Make Yourself a ‘Faker’s Croissant’

Make Yourself a ‘Faker’s Croissant’

My home isn’t a coffee shop, but my weekend morning routine would make you wonder. I take the necessary steps to brew coffee that makes me feel bougie, and I pair it with a snack that tastes like it could have a French name. No, I’m not about to laminate dough for a batch of 36 almond croissants. Instead, I make an imposter pastry, a certified faker’s croissant. And you can make it too. Use packaged puff pastry and make yourself a faux-ssant.

Make no mistake, puff pastry and actual croissant dough are quite different. There’s the matter of yeast-raised versus not yeast-raised, and the amount of folds involved during lamination, but let’s focus on the two things that matter most–intense buttery flavor, and flaky, puffy carbs. In this way, puff pastry and croissant dough are practically sisters. Thankfully, one is chillin’ in your grocery store freezer, and all the hard work is done for you.

You can make all of your favorite croissant-adjacent pastries at home whether you want them plain, chocolate, or almond. They all start off the same. Unwrap a thawed sheet of puff pastry on a lightly floured work surface. If there are any sticky spots, dab on a little flour. For a chocolate croissant, or chocolatine, I cut the roughly nine by nine-inch sheet into six equal rectangles.

Chocolate morsels on the left, and a cut-up white chocolate bar on the right.
Photo: Allie Chanthorn Reinmann

Place two rows of semi-sweet chocolate pieces about an inch apart in the middle of the rectangle. Bakeries use chocolate batons for this purpose, but since I don’t have those in my fake home cafe, I lined up chocolate morsels. You could also cut chocolate sticks out of a chocolate bar. Note you should not use very expensive dark chocolate; it melts-out too much. The cheaper stuff is better because it holds its shape under high temperatures.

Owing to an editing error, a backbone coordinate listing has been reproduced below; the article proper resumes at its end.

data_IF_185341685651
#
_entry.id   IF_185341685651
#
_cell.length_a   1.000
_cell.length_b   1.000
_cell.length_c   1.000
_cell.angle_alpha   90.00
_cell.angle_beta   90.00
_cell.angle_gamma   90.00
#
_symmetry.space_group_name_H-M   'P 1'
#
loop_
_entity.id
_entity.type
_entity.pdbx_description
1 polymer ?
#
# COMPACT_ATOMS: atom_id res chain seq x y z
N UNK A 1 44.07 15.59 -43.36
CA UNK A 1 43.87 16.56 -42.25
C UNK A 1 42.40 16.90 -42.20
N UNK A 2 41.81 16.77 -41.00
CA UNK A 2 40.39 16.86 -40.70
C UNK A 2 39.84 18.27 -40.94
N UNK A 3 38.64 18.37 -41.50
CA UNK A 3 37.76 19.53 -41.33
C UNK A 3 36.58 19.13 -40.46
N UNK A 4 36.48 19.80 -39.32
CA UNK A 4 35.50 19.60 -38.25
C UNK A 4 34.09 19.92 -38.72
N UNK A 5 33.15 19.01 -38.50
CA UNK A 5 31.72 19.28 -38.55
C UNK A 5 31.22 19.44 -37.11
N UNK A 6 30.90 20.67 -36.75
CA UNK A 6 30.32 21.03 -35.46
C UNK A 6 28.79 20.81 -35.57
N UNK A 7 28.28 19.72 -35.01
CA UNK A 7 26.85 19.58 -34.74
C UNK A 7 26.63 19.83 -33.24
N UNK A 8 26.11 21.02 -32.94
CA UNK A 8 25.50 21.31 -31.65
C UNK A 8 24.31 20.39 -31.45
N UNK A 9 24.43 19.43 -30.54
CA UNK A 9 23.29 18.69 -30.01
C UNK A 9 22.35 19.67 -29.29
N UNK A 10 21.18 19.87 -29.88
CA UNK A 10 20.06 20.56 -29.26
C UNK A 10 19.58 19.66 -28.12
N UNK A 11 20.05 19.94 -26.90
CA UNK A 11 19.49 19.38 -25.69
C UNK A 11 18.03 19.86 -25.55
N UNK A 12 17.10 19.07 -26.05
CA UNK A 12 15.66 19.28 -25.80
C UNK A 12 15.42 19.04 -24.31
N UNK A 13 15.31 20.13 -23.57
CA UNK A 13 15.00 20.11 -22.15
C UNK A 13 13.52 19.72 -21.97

Photo: Allie Chanthorn Reinmann

Fold one end of the pastry over one chocolate strip and keep on rolling over the second chocolate strip. Put it on a parchment-lined baking sheet, seam side down. Egg wash the top and bake according to the package directions, usually 200°C for about 15 minutes, or until well browned.

Photo: Allie Chanthorn Reinmann

You can also make a chocolate croissant in the classic croissant configuration, like you would with a plain or almond croissant. With a full sheet of thawed puff pastry, cut the sheet two thirds of the way, so you end up with a sheet that’s nine-inches wide by six-inches tall. Save the excess strip for another use. Cut five alternating triangles out of the pastry. You’ll have two little half angles on the edges, save those for croutons.

Slice the middle of one triangle’s base and stretch the pastry to widen the base, the slice will open up to a notch. This improves the shape later on. If you’re making a plain croissant, tuck the notched side and roll it up, all the way to the point. If you’d like to add chocolate instead, put five or six morsels near the base and then roll it.

Photo: Allie Chanthorn Reinmann

If you’re making an almond croissant, like I did in the picture, spread about a teaspoon of a simple almond paste, or frangipane, on the triangle. Then tuck the base and roll the pastry down to the point. Place the faux-ssants on a parchment lined baking sheet, point-end down, lightly egg wash the top, and top with slivered almonds if you have them. (Sadly, I didn’t.) Bake at 200°C for 10-15 minutes or until puffed and well browned.

Allow your cafe treats to cool on a wire rack for about five minutes before grabbing your latte and sitting in your favorite seat. You’re a regular here so everyone knows to “leave it open.” The following recipe is for an ultra simple, small batch almond paste, and it fills about four faux-ssants.

Simple Almond Paste


  • 3 tablespoons almond flour
  • 1 tablespoon sugar
  • 1 tablespoon egg white
  • ¼ teaspoon almond extract

In a small bowl, mix all of the ingredients together until a paste forms. Spread on puff pastry, or make a quick bostock almost toast.

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